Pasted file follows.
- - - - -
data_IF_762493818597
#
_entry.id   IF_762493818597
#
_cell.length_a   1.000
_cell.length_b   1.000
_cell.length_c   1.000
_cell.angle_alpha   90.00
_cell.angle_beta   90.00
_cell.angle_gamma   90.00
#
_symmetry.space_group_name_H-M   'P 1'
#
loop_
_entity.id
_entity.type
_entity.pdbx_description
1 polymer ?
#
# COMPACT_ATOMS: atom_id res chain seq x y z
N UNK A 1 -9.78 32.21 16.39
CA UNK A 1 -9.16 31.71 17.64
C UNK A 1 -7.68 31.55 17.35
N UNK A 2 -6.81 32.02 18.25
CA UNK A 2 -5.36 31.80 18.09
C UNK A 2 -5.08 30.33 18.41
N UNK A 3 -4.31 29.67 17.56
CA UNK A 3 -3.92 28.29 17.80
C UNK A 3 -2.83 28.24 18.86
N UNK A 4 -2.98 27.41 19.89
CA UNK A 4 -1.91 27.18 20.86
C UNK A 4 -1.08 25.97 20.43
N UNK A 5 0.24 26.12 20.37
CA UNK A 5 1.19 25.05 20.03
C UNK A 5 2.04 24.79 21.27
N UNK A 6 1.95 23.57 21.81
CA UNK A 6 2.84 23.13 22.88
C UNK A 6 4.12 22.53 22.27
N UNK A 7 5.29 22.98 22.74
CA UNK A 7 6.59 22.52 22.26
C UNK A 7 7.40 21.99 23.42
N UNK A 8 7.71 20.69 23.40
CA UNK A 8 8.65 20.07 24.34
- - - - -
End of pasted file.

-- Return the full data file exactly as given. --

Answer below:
data_IF_762493818597
#
_entry.id   IF_762493818597
#
_cell.length_a   1.000
_cell.length_b   1.000
_cell.length_c   1.000
_cell.angle_alpha   90.00
_cell.angle_beta   90.00
_cell.angle_gamma   90.00
#
_symmetry.space_group_name_H-M   'P 1'
#
loop_
_entity.id
_entity.type
_entity.pdbx_description
1 polymer ?
#
# COMPACT_ATOMS: atom_id res chain seq x y z
N UNK A 1 -9.78 32.21 16.39
CA UNK A 1 -9.16 31.71 17.64
C UNK A 1 -7.68 31.55 17.35
N UNK A 2 -6.81 32.02 18.25
CA UNK A 2 -5.36 31.80 18.09
C UNK A 2 -5.08 30.33 18.41
N UNK A 3 -4.31 29.67 17.56
CA UNK A 3 -3.92 28.29 17.80
C UNK A 3 -2.83 28.24 18.86
N UNK A 4 -2.98 27.41 19.89
CA UNK A 4 -1.91 27.18 20.86
C UNK A 4 -1.08 25.97 20.43
N UNK A 5 0.24 26.12 20.37
CA UNK A 5 1.19 25.05 20.03
C UNK A 5 2.04 24.79 21.27
N UNK A 6 1.95 23.57 21.81
CA UNK A 6 2.84 23.13 22.88
C UNK A 6 4.12 22.53 22.27
N UNK A 7 5.29 22.98 22.74
CA UNK A 7 6.59 22.52 22.26
C UNK A 7 7.40 21.99 23.42
N UNK A 8 7.71 20.69 23.40
CA UNK A 8 8.65 20.07 24.34